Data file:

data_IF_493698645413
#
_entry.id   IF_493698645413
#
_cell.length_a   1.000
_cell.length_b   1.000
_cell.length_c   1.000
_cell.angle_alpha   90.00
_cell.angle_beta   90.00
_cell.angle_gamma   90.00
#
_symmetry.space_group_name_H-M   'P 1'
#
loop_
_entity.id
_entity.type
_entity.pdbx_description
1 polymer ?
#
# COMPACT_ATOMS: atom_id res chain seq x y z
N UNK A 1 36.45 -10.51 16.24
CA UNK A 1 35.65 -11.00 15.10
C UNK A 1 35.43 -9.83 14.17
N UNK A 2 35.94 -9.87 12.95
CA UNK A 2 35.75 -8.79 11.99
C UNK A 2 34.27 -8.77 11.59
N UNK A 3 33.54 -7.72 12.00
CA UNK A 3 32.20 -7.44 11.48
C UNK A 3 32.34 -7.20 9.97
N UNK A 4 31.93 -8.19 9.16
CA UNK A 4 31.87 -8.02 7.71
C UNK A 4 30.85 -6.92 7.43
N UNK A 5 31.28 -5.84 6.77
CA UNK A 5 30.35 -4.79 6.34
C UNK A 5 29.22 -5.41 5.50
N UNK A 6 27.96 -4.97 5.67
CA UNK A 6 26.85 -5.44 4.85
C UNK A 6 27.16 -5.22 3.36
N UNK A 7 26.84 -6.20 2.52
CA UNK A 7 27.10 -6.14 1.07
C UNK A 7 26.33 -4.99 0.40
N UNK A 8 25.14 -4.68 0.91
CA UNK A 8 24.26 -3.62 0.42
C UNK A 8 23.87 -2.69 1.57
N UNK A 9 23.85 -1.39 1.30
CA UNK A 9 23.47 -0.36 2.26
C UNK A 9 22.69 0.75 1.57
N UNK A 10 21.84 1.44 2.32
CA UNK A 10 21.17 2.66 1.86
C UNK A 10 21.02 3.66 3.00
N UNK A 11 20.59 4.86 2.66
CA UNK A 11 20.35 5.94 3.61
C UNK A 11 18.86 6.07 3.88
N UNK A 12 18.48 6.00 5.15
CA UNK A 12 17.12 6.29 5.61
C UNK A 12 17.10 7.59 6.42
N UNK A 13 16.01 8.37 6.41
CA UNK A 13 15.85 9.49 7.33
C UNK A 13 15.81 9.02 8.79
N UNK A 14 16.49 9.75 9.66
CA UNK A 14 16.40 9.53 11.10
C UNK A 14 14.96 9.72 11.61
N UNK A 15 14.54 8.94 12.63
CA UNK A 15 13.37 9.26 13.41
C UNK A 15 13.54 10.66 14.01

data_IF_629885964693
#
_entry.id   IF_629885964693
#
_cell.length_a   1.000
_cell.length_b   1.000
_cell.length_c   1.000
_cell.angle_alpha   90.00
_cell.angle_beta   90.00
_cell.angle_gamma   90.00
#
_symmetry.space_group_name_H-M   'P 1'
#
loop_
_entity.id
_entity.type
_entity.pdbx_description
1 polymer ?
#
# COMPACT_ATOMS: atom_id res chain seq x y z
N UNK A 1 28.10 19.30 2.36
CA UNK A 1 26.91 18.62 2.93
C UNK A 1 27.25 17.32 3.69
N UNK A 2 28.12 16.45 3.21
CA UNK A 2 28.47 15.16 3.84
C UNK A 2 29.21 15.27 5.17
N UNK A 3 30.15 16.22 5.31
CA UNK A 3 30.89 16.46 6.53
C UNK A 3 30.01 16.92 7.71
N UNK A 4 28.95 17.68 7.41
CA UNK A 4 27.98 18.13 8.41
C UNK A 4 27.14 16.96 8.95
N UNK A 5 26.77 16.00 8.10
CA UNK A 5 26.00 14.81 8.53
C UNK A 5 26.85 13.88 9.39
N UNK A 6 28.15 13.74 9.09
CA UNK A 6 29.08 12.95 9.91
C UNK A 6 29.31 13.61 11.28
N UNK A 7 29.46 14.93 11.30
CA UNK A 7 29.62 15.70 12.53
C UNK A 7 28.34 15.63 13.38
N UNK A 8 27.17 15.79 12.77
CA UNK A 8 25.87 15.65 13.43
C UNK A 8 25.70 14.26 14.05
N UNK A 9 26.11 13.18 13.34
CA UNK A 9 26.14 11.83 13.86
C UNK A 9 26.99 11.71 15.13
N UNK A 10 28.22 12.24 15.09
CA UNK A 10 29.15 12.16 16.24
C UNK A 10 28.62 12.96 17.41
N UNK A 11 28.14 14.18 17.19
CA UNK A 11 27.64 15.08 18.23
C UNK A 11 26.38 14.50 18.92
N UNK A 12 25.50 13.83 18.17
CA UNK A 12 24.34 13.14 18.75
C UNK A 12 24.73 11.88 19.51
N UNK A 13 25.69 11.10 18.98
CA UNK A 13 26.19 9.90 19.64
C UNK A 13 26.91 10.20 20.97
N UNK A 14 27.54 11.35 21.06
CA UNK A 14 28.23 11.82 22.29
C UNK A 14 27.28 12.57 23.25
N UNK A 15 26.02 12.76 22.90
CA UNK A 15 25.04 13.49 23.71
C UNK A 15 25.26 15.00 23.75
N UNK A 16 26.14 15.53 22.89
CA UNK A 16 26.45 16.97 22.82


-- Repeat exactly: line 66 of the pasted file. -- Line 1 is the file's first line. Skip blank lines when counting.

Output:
data_IF_629885964693